"One of the weirdest as well as most melancholy stories of human deformity is that of Edward Mordake, said to have been heir to one of the noblest peerages in England. He never claimed the title, however, and committed suicide in his twenty-third year. He lived in complete seclusion, refusing the visits even of the members of his own family. He was a young man of fine attainments, a profound scholar, and a musician of rare ability. His figure was remarkable for its grace, and his face--that is to say, his natural face--was that of an Antinous. But upon the back of his head was another face, that of a beautiful girl, 'lovely as a dream, hideous as a devil.' The female face was a mere mask, 'occupying only a small portion of the posterior part of the skull, yet exhibiting every sign of intelligence, of a malignant sort, however.' It would be seen to smile and sneer while Mordake was weeping. The eyes would follow the movements of the spectator, and the lips would 'gibber without ceasing.' No voice was audible, but Mordake avers that he was kept from his rest at night by the hateful whispers of his 'devil twin,' as he called it, 'which never sleeps, but talks to me forever of such things as they only speak of in hell. No imagination can conceive the dreadful temptations it sets before me. For some unforgiven wickedness of my forefathers I am knit to this fiend--for a fiend it surely is. I beg and beseech you to crush it out of human semblance, even if I die for it.' Such were the words of the hapless Mordake to Manvers and Treadwell, his physicians. In spite of careful watching he managed to procure poison, whereof he died, leaving a letter requesting that the 'demon face' might be destroyed before his burial, 'lest it continues its dreadful whisperings in my grave.' At his own request he was interred in a waste place, without stone or legend to mark his grave."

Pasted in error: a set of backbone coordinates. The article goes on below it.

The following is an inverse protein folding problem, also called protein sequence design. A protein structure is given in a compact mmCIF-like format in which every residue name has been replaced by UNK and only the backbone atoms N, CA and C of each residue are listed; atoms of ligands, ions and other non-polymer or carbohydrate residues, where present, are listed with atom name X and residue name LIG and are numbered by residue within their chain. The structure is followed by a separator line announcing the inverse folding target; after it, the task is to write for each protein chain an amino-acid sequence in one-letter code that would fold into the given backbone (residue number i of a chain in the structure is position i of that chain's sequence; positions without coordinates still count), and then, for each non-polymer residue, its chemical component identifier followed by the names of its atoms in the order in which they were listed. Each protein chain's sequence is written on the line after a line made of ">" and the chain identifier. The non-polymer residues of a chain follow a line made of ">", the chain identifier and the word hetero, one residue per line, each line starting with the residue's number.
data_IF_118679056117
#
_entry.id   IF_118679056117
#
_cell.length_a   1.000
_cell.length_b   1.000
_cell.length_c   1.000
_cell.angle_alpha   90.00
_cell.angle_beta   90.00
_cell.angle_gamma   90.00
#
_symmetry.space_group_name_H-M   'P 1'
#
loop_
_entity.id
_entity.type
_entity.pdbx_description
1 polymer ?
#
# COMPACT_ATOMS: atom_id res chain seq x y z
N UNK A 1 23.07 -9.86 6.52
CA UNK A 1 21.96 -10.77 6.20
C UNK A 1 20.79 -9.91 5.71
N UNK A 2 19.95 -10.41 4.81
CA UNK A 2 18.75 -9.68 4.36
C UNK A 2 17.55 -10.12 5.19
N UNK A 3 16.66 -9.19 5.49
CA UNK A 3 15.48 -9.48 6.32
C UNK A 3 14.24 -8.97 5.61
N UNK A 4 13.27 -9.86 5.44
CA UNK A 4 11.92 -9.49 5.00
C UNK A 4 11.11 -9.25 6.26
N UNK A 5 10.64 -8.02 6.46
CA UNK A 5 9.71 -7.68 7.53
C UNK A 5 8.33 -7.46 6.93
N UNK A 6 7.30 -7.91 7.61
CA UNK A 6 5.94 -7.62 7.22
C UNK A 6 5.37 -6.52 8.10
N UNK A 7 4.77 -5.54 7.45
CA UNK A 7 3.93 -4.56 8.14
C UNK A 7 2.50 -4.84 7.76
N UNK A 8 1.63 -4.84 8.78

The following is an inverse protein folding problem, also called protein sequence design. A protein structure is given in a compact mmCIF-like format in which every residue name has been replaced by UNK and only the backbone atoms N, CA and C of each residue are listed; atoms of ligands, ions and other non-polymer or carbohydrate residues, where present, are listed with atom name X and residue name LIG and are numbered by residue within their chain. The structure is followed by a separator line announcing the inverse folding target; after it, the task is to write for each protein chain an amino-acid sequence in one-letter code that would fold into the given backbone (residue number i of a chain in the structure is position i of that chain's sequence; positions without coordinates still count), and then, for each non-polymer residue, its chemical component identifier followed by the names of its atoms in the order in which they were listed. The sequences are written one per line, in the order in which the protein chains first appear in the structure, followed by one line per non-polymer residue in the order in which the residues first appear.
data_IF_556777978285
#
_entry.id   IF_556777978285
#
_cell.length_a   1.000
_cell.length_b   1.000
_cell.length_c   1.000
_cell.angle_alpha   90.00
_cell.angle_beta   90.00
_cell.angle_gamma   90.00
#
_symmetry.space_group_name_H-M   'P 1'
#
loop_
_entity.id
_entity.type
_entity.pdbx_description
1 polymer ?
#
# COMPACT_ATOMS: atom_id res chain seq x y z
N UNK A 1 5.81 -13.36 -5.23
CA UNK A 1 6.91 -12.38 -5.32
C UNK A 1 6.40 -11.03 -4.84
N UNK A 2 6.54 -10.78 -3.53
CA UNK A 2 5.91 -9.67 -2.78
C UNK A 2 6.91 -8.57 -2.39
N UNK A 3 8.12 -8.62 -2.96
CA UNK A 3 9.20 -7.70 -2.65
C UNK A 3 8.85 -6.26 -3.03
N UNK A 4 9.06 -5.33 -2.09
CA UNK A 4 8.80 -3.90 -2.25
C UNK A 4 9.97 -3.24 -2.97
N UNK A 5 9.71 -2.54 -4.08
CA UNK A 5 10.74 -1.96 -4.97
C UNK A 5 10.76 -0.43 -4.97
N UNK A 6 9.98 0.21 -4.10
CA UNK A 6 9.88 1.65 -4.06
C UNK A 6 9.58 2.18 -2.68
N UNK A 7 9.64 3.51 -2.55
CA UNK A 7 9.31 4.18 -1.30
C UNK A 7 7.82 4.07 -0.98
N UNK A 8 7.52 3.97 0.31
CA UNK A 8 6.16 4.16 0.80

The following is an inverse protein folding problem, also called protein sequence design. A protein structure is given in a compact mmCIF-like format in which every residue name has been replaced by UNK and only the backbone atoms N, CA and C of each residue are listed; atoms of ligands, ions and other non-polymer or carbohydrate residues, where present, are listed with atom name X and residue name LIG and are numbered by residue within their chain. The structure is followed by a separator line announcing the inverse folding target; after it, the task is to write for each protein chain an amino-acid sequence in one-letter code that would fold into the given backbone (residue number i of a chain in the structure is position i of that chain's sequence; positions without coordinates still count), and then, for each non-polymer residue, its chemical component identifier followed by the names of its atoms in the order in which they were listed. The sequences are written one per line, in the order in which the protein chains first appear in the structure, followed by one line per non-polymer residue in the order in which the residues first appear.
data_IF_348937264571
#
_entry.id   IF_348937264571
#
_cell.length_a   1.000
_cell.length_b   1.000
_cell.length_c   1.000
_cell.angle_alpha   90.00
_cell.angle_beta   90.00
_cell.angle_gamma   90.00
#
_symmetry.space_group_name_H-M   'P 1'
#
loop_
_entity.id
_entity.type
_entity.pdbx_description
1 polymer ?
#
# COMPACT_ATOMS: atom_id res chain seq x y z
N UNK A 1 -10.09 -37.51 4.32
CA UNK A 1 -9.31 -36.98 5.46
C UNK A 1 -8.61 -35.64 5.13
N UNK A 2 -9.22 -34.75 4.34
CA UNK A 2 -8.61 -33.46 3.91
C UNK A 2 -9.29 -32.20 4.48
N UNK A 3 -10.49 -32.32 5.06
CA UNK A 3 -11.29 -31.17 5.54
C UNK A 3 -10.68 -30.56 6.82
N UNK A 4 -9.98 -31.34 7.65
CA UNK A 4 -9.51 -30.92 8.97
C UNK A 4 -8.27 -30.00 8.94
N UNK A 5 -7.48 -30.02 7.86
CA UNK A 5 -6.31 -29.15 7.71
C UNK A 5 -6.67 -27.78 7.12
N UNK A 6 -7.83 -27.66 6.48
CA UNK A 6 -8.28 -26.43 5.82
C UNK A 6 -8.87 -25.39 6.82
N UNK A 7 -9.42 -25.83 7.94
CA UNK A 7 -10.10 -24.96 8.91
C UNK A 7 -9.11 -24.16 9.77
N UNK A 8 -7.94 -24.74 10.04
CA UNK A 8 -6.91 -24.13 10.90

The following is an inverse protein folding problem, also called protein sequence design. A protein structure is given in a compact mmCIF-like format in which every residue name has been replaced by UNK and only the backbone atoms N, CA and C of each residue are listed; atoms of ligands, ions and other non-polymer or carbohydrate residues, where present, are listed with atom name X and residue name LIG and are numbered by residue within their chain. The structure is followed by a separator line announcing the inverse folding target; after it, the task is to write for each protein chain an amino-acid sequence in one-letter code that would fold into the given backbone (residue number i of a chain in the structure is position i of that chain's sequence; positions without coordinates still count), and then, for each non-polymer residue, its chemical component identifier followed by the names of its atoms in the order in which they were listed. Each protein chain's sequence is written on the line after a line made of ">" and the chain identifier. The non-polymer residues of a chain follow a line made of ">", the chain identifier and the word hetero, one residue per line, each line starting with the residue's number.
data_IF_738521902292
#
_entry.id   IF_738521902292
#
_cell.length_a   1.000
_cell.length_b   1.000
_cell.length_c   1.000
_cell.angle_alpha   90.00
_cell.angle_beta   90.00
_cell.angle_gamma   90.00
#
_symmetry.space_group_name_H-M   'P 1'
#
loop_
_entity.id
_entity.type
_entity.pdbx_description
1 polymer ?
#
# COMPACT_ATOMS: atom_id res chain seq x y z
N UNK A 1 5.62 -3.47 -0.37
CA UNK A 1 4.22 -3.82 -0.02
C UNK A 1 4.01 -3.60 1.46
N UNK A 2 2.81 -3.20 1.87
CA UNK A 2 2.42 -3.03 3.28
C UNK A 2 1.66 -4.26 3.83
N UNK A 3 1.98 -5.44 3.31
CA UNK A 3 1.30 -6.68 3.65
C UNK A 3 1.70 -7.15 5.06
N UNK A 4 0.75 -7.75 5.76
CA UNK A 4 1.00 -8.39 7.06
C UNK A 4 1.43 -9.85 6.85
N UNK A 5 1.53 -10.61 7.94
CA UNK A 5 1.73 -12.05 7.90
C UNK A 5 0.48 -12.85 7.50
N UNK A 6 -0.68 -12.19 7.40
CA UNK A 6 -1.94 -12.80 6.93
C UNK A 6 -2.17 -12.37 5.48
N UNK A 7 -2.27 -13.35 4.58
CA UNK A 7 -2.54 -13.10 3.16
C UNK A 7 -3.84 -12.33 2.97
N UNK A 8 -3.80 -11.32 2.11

A most curious case was that of a Fellah woman who was delivered at Alexandria of a bicephalic monster of apparently eight months' pregnancy. This creature, which was born dead, had one head white and the other black the change of color commencing at the neck of the black head. The bizarre head was of negro conformation and fully developed, and the colored skin was found to be due to the existence of pigment similar to that found in the black race. The husband of the woman had a light brown skin, like an ordinary Fellah man, and it was ascertained that there were some negro laborers in port during the woman's pregnancy; but no definite information as to her relations with them could be established, and whether this was a case of maternal impression or superfetation can only be a matter of conjecture.